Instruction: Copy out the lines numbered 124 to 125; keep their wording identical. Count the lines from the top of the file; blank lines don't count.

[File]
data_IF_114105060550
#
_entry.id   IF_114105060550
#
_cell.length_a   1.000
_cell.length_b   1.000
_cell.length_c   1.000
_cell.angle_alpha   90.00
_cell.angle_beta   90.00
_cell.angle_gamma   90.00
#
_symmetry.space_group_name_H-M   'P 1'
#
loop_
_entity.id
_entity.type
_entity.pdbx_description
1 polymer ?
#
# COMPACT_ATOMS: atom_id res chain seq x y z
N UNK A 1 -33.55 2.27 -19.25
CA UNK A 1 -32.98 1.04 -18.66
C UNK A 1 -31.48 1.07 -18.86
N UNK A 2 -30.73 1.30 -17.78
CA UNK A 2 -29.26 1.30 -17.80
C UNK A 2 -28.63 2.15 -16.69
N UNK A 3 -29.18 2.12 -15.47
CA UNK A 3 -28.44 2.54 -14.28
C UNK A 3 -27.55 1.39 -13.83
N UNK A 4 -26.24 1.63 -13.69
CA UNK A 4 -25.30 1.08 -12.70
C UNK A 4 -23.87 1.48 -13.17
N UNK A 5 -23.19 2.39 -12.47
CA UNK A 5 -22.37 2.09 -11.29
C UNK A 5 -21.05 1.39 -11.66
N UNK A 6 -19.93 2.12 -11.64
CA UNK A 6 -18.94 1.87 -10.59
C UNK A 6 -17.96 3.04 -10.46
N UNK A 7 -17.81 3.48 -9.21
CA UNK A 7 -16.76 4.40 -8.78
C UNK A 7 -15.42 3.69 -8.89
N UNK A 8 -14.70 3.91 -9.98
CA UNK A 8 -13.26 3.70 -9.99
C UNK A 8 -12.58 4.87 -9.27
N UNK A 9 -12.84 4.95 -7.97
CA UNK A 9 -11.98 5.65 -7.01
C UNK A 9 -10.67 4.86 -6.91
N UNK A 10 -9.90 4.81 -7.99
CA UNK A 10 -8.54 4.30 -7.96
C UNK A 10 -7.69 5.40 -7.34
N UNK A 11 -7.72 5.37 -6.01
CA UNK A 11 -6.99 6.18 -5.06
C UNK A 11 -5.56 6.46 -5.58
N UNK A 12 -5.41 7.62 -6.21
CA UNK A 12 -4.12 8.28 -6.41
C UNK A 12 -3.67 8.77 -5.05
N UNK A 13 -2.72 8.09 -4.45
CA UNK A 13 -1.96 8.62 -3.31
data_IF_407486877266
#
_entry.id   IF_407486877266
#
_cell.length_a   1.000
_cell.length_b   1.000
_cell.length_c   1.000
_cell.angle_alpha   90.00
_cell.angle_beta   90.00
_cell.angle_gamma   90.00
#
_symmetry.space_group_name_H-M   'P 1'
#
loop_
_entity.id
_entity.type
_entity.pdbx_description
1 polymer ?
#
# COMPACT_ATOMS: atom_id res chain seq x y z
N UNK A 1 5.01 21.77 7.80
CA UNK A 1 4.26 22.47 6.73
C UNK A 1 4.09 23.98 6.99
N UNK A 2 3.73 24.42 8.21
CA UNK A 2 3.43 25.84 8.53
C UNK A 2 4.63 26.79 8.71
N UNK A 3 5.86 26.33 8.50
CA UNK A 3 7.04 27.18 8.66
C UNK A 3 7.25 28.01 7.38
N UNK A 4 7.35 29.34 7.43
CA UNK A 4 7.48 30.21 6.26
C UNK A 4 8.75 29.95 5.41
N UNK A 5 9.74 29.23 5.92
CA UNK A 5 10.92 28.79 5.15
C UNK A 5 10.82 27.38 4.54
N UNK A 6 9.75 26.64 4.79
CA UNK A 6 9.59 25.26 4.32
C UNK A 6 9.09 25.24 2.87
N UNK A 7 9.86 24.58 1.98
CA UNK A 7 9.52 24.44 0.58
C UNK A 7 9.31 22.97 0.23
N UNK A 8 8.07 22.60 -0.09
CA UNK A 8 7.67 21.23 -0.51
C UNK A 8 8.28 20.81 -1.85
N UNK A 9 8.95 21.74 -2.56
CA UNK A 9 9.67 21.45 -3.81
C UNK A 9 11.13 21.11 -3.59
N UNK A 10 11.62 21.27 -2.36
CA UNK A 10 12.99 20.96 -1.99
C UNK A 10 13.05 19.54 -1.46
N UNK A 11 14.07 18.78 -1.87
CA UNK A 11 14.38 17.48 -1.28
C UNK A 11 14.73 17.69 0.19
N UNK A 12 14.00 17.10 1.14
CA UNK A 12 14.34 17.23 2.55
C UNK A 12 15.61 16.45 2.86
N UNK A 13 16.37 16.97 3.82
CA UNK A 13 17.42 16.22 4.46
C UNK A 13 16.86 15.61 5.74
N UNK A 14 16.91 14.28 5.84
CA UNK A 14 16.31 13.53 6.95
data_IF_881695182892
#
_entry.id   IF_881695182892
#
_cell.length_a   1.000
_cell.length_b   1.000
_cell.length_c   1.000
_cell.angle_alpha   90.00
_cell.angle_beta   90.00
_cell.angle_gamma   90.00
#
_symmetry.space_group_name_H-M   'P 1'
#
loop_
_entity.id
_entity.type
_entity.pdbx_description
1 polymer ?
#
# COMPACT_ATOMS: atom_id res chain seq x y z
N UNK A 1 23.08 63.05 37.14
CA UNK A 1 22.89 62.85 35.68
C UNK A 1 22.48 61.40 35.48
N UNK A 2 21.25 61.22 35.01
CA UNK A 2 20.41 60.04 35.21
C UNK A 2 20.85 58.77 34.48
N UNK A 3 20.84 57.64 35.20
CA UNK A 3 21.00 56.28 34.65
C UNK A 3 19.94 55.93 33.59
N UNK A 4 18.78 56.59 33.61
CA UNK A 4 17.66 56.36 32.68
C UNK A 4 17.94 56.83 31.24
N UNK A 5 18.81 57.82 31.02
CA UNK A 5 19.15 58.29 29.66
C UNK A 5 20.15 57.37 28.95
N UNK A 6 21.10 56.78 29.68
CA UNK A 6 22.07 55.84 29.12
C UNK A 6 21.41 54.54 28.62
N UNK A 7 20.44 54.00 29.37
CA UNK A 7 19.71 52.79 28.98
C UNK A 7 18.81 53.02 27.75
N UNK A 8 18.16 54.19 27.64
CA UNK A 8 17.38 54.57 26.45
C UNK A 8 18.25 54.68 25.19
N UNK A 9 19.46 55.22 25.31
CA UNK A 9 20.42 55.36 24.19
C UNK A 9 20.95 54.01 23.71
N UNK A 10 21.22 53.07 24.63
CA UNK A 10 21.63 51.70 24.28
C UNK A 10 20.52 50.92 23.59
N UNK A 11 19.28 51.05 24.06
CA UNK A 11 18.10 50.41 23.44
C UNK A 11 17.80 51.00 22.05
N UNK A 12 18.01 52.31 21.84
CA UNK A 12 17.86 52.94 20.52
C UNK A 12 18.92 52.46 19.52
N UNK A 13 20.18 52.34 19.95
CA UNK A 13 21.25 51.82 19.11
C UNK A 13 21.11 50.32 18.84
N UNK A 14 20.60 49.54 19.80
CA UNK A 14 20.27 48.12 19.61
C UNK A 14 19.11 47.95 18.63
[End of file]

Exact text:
_cell.length_a   1.000
_cell.length_b   1.000